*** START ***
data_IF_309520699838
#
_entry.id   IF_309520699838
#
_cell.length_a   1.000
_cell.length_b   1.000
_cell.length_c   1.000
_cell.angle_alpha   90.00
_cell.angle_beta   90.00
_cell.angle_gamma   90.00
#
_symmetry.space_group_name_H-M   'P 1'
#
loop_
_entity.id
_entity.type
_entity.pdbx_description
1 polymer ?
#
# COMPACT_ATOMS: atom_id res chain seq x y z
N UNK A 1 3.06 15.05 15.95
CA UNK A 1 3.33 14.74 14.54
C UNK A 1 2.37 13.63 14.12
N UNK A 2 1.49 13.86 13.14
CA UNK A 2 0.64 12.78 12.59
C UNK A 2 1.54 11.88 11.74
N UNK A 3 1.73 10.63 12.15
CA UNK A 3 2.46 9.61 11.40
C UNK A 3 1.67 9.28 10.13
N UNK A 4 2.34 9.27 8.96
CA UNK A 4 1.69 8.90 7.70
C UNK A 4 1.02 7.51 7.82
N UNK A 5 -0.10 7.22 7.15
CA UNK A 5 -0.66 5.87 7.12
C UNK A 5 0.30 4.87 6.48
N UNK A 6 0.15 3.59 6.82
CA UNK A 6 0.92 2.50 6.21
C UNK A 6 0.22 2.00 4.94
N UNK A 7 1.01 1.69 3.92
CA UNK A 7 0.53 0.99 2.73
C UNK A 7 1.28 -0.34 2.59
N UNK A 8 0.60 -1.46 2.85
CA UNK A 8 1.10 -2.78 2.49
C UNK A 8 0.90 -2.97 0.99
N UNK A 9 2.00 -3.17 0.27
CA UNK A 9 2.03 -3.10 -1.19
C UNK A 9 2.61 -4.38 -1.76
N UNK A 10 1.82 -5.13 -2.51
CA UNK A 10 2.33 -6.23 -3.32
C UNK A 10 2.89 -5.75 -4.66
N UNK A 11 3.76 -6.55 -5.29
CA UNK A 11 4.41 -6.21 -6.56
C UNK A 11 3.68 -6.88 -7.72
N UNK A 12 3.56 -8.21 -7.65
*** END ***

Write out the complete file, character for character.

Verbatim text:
data_IF_309520699838
#
_entry.id   IF_309520699838
#
_cell.length_a   1.000
_cell.length_b   1.000
_cell.length_c   1.000
_cell.angle_alpha   90.00
_cell.angle_beta   90.00
_cell.angle_gamma   90.00
#
_symmetry.space_group_name_H-M   'P 1'
#
loop_
_entity.id
_entity.type
_entity.pdbx_description
1 polymer ?
#
# COMPACT_ATOMS: atom_id res chain seq x y z
N UNK A 1 3.06 15.05 15.95
CA UNK A 1 3.33 14.74 14.54
C UNK A 1 2.37 13.63 14.12
N UNK A 2 1.49 13.86 13.14
CA UNK A 2 0.64 12.78 12.59
C UNK A 2 1.54 11.88 11.74
N UNK A 3 1.73 10.63 12.15
CA UNK A 3 2.46 9.61 11.40
C UNK A 3 1.67 9.28 10.13
N UNK A 4 2.34 9.27 8.96
CA UNK A 4 1.69 8.90 7.70
C UNK A 4 1.02 7.51 7.82
N UNK A 5 -0.10 7.22 7.15
CA UNK A 5 -0.66 5.87 7.12
C UNK A 5 0.30 4.87 6.48
N UNK A 6 0.15 3.59 6.82
CA UNK A 6 0.92 2.50 6.21
C UNK A 6 0.22 2.00 4.94
N UNK A 7 1.01 1.69 3.92
CA UNK A 7 0.53 0.99 2.73
C UNK A 7 1.28 -0.34 2.59
N UNK A 8 0.60 -1.46 2.85
CA UNK A 8 1.10 -2.78 2.49
C UNK A 8 0.90 -2.97 0.99
N UNK A 9 2.00 -3.17 0.27
CA UNK A 9 2.03 -3.10 -1.19
C UNK A 9 2.61 -4.38 -1.76
N UNK A 10 1.82 -5.13 -2.51
CA UNK A 10 2.33 -6.23 -3.32
C UNK A 10 2.89 -5.75 -4.66
N UNK A 11 3.76 -6.55 -5.29
CA UNK A 11 4.41 -6.21 -6.56
C UNK A 11 3.68 -6.88 -7.72
N UNK A 12 3.56 -8.21 -7.65